Working on a superyacht involves hard work, long hours and extended periods away from home. As a result, the overall pay standard for yacht crew is significantly higher than many other industries. While those money-conscious crew will have taken advantage of their generous salaries and established a personal pension or investment arrangement for later life, few yachts offer their crew a pension arrangement as part of their employment package.
The Cayman Islands Shipping Registry (CISR) has announced the procedure that is to be followed by a pleasure yacht registered in the Cayman Islands in order to obtain Yacht Engaged in Trade (YET) certification. The certification enables yachts over 24m to charter up to 84 days per calendar year in European waters, currently limited to France and Monaco.
The Temporary Admission (TA) Customs regime (also known as temporary importation or TI) has long been taken advantage of by non-EU flagged yachts entering the Customs Territory of the Union (CTU). The TA regime allows yachts to enjoy total relief from import duties and be exempt from VAT on imports in Spain and other EU Member States. The entry of the new Union Customs Code in January 2016, however, threatened to alter the process under which yachts qualify for the regime.
Muck Rack makes it simple to find people, tweets, or articles that mention any name, keyword, company, hashtag etc. We've compiled this guide to help you make the most of your search.
Selecting a term
Start searching tweets, articles from media outlets, articles mentioned in tweets, journalists'
names, titles and bios with some suggested searches:
Companies or Topics (e.g. iPhone, Microsoft)
Phrases (e.g. "cloud computing") — use quotes to keep the terms together
Twitter handles (e.g. @username) — returns those who have mentioned or replied to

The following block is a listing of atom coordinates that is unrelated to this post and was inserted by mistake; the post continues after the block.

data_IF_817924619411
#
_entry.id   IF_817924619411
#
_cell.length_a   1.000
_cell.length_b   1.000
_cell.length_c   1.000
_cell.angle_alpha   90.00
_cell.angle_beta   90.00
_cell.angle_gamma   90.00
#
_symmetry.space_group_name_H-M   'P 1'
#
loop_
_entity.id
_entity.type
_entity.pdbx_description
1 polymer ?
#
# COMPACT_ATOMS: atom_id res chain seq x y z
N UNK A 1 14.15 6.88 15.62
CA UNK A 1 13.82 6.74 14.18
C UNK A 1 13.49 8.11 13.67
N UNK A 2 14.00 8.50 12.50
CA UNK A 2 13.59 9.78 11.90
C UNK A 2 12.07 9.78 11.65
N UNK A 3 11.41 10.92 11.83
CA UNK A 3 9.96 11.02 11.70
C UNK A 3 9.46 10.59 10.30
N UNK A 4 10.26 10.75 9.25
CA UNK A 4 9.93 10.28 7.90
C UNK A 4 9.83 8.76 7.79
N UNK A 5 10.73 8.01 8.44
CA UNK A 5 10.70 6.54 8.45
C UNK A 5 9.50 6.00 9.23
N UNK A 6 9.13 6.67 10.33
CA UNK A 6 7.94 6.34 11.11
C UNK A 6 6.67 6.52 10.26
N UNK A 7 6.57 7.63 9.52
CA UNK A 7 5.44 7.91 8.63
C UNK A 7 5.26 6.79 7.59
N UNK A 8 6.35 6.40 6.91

Names (e.g. "David Pogue")
Hashtags (e.g. #sxsw, #london2012)
Bio details (e.g. vegan, Olympics, father)
Muck Rack's Advanced Search allows for many boolean operators.
Find results that mention multiple specified terms, use AND or
+. For example, ensure each result contains both Elon Musk and Mark Zuckerberg by
searching Musk AND Zuckerberg or Musk + Zuckerberg.
Use the operators OR or , to broaden your search when you'd like either of
multiple terms to appear in results. (This is the default behavior of our search when no operators
are used). For example, results will contain either cake or cookie by searching cake OR cookie or cake,cookie
Use NOT or - to subtract results from your search. For
example, searching Disney will yield results about the Walt Disney Company as well as Walt Disney
World Resort. To exclude mentions of Disney World, search for Disney -World or Disney
When using one of these operators with a phrase, enclose it in quotation marks. For example, you can
find results about smartphones excluding Apple's iPhone 4S by searching smartphone -"iPhone
Exact case matching or punctuation
If you're searching for a brand name or keyword that relies on specific punctuation marks or capitalization, you can
find results that match your exact query by adding matchcase: before the keyword you're searching for, like matchcase:E*TRADE .
Use parentheses to separate multiple
boolean phrases. For example, to find journalists talking about having fun in Disney World or
Disneyland, search for ("disney world" OR disneyland) AND fun.
An asterisk can be used to search for any variation of a root word truncated by the asterisk. For example, searching for admin* will return results for administrator, administration, administer, administered, etc.
A near operator is an AND operator where you can control the distance between the words. You can vary the distance the near operation uses by adding a forward slash and number (between 0-99) such as strawberries NEAR/10 "whipped cream", which means the strawberries must exist within 10 words of "whipped cream".